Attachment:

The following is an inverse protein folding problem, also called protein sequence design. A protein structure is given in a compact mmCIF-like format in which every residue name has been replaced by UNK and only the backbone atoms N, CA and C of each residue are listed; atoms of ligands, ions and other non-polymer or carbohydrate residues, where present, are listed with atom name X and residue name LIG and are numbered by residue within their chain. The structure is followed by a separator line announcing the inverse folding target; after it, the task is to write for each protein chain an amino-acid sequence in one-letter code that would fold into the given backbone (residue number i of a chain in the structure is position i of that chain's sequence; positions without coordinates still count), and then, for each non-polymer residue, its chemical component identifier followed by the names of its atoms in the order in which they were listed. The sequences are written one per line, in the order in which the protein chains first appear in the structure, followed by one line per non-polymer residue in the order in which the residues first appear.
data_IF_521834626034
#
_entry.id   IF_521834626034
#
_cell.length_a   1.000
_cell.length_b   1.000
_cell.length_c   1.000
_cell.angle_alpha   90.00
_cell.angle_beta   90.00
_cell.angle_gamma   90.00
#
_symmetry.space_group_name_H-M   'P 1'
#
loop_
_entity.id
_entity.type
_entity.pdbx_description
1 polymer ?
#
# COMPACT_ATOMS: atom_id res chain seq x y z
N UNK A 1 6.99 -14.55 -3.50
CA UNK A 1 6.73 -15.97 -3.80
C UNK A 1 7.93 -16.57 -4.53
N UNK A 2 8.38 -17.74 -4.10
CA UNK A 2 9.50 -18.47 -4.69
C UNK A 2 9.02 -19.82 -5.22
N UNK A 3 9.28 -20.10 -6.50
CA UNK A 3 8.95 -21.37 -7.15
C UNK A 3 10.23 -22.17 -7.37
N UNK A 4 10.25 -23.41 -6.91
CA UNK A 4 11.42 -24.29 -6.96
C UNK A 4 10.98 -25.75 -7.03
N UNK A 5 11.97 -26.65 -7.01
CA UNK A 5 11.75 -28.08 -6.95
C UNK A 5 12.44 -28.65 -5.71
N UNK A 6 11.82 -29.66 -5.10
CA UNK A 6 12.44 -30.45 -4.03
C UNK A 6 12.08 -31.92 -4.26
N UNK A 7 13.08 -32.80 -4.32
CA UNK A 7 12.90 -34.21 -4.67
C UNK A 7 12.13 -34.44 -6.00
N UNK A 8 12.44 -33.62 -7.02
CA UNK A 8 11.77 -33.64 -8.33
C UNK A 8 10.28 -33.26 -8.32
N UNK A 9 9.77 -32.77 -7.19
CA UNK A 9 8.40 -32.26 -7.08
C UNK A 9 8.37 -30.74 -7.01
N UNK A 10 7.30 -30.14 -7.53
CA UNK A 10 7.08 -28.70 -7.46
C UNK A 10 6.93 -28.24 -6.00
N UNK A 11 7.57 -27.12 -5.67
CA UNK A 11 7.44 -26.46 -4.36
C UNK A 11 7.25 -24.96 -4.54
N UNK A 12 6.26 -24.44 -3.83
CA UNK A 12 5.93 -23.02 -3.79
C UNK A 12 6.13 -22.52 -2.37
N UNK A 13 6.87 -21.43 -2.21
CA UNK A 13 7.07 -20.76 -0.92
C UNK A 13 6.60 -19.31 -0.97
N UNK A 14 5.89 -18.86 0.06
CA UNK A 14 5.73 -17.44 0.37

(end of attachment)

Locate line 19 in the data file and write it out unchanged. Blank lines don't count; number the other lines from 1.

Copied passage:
1 polymer ?